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Barbell Incline press vs. Barbell Bench press

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  1. #1
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    Barbell Incline press vs. Barbell Bench press






    I am curious to know what is a better overall upper body strength test? I always thought the bench was, but it seems like you have to have more control on the incline ( thus using more muscles? ). Also, what pecentage of weight from the bench press should one be able to press on the incline? I can bench press 290 lbs, but can only incline press 205 lbs. Does this seem accurate for someone trying to achieve an all-around type physique?

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    I have always wondered why most people can press more from the flat bench than from the inclined. Which muscle is weaker in the inclined position? The old argument was that you were using upper pecs for the incline, but that horse seems to have been beaten to death here before.

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    Incline is weaker because it uses your shoulders more.

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    negative

    the above statement is incorrect. Incline bench is weaker because you are using mostly chest muscles. The combination of anterior deltoids (shoulders) and chest muscles allow for a much stronger Flat Bench. Flat bench isn't even a direct chest exercise...... do standing presses.

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    Quote Originally Posted by nike2323 View Post
    the above statement is incorrect. Incline bench is weaker because you are using mostly chest muscles. The combination of anterior deltoids (shoulders) and chest muscles allow for a much stronger Flat Bench. Flat bench isn't even a direct chest exercise...... do standing presses.
    wait..so you mean flat bench press isnt that great for chest..and standing presses are better for chest..? i gotta be misunderstanding you somehow. im lost now..

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    Quote Originally Posted by nike2323 View Post
    the above statement is incorrect. Incline bench is weaker because you are using mostly chest muscles. The combination of anterior deltoids (shoulders) and chest muscles allow for a much stronger Flat Bench. Flat bench isn't even a direct chest exercise...... do standing presses.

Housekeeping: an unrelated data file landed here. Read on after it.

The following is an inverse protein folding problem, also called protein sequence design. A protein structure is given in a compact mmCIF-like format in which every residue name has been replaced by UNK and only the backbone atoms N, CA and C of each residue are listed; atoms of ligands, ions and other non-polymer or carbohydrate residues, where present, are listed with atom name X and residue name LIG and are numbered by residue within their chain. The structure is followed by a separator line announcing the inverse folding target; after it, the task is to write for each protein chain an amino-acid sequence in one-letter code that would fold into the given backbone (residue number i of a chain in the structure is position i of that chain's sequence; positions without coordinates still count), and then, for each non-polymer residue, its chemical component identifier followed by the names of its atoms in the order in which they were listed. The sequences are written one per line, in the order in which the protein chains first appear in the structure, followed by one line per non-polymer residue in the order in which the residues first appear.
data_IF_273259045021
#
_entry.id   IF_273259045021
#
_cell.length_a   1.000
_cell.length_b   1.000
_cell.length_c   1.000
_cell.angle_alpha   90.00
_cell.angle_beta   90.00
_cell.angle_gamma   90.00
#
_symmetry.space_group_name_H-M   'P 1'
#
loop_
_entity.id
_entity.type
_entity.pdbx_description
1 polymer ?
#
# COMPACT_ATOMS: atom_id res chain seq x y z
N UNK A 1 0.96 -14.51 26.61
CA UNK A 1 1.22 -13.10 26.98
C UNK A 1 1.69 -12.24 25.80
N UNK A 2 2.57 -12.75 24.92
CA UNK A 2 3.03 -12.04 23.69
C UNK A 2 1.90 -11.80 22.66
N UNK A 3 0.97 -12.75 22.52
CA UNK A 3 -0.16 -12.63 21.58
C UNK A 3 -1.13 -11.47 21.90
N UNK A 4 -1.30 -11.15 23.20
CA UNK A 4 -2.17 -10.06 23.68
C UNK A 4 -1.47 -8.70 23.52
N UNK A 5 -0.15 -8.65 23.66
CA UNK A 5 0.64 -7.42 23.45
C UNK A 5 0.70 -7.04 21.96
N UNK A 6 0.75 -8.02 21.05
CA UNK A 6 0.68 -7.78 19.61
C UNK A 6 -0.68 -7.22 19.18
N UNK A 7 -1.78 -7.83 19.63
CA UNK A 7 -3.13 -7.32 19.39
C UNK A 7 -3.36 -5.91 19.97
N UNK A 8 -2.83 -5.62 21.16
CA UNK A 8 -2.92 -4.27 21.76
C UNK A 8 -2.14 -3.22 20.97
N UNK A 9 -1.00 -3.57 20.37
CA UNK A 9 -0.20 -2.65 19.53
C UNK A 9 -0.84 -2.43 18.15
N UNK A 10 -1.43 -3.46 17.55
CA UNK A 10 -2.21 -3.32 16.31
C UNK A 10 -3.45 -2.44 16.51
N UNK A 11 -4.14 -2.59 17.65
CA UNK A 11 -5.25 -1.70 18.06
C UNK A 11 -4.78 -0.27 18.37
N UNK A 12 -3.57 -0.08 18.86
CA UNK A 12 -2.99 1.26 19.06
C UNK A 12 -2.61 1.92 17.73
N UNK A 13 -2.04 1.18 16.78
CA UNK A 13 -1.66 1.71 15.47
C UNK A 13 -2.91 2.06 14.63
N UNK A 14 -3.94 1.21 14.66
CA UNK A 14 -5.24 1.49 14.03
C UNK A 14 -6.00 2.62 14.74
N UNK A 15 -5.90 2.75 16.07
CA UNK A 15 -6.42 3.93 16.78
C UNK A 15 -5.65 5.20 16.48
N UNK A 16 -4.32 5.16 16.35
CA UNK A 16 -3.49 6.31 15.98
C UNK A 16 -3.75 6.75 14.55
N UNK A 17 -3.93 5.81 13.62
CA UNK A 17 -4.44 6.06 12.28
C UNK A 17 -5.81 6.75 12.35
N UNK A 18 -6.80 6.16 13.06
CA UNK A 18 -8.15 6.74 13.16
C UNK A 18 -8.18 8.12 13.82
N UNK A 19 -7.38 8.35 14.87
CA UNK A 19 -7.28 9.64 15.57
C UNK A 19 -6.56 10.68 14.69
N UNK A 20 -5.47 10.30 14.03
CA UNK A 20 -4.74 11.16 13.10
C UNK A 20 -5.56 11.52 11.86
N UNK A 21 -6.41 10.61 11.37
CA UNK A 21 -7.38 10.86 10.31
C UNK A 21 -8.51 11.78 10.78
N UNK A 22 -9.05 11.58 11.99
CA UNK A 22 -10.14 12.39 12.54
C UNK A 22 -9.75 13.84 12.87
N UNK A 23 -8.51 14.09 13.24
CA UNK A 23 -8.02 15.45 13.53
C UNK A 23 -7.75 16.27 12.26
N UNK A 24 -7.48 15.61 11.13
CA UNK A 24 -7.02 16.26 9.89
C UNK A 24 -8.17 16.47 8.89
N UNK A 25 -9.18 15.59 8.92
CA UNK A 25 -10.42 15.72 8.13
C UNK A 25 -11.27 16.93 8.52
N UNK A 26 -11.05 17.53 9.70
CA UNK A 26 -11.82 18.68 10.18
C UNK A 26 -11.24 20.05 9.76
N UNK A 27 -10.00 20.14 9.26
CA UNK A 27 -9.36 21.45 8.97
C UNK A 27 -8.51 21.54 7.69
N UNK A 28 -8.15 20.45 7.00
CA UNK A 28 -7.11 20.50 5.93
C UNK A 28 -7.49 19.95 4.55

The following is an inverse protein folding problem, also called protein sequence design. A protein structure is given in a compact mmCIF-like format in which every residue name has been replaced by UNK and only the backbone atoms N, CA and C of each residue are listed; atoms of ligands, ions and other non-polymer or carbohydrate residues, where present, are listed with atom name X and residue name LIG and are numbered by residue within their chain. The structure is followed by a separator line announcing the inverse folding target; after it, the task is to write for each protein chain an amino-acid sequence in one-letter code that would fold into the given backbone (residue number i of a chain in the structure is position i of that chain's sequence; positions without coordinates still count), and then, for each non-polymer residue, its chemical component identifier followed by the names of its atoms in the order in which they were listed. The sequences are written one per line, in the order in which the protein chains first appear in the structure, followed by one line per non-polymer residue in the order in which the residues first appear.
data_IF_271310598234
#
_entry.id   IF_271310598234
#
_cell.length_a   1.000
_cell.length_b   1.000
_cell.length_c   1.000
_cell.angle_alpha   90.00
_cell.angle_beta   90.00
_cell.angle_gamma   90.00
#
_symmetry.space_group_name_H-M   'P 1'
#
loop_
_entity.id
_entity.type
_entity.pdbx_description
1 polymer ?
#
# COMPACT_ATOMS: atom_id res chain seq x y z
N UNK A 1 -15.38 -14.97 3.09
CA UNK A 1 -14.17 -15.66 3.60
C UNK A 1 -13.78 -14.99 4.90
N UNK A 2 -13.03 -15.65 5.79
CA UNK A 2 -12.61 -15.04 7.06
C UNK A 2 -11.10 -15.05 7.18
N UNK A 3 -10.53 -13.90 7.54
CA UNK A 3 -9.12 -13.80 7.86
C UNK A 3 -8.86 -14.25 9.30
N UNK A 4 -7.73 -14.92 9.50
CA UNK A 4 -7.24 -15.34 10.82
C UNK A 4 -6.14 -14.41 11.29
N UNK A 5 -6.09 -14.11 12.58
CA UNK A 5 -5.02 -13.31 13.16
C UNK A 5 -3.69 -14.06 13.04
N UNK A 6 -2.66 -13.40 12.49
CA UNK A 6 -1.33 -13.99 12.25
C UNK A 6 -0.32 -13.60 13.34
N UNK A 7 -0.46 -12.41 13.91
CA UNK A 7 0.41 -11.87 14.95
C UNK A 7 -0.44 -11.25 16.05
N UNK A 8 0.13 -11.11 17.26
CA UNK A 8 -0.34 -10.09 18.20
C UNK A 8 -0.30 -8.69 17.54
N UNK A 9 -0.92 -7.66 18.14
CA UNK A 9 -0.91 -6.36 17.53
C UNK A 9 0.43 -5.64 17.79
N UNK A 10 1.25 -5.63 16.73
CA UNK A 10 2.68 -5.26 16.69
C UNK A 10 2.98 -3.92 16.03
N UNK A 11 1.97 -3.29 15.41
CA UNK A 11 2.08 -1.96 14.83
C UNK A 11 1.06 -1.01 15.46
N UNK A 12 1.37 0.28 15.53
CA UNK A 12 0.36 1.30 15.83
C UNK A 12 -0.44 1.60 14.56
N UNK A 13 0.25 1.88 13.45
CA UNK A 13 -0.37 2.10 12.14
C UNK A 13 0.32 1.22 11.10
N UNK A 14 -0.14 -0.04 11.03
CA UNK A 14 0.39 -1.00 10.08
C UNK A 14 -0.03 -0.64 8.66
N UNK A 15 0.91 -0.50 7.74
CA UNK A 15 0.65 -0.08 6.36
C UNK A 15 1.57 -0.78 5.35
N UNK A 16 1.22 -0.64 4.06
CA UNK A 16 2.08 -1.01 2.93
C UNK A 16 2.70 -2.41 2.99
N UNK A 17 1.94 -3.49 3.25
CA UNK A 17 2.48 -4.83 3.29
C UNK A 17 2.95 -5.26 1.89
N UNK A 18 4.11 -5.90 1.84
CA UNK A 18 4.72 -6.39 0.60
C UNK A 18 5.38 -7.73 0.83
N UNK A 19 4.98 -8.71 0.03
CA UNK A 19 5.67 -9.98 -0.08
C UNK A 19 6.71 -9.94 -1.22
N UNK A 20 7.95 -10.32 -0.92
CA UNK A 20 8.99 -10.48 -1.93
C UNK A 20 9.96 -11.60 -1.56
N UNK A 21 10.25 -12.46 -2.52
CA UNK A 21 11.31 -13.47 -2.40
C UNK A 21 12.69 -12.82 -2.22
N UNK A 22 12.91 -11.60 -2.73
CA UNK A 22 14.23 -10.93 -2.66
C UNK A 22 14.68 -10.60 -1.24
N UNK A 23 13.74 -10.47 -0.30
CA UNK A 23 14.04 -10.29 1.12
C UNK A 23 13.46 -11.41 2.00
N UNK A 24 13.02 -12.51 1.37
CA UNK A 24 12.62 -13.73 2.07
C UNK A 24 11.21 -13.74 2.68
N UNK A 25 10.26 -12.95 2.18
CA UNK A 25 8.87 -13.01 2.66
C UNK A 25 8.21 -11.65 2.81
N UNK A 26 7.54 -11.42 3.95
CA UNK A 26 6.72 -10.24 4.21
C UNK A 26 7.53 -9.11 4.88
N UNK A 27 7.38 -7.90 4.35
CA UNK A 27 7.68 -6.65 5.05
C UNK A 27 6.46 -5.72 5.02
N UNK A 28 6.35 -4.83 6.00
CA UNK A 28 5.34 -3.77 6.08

You are wrong. When you incline, you use your shoulders more, and your chest less. Why do you think almost everyone can flat bench press more than they can incline press? The chest is much more powerful than your shoulders. As the angle increases from horizontal to vertical the pectoral muscles are used less, and the shoulders take over. when the angle makes it to full vertical, the chest is used almost none, while the shoulders are doing all of the work.
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    Quote Originally Posted by ihateschoolmt View Post
    Incline is weaker because it uses your shoulders more.
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    Quote Originally Posted by cpa55 View Post
    I have always wondered why most people can press more from the flat bench than from the inclined. Which muscle is weaker in the inclined position? The old argument was that you were using upper pecs for the incline, but that horse seems to have been beaten to death here before.
    This has been explained a million times. The upper, middle, and lower pectoral muscle regions are all connected at the same insertion point, which means for all practical purposes, there is no upper, lower, ect. You can't work just upper or lower chest. That is old nonsense that just won't go away.

    The only thing that changes is the angle at which you press recruits different stabilizer muscles, and entirely different muscle groups.
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    If you disagree or don't I really like to go the whole spectrum. I like doing Dips, Incline, Flat, Military Press, etc. The more you go vertical the more you use your shoulders (as had already been said). I also like doing some decline work, as well. I can generally do as much on a decline bench as I can flat, if not a little more.
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    Upper outer pec thread revisited?

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    Quote Originally Posted by BoneCrusher View Post
    Upper outer pec thread revisited?
    Unfortunately.
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    hm. so incline press would be a good exercise on shoulder day then?

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    Quote Originally Posted by Delusional View Post
    hm. so incline press would be a good exercise on shoulder day then?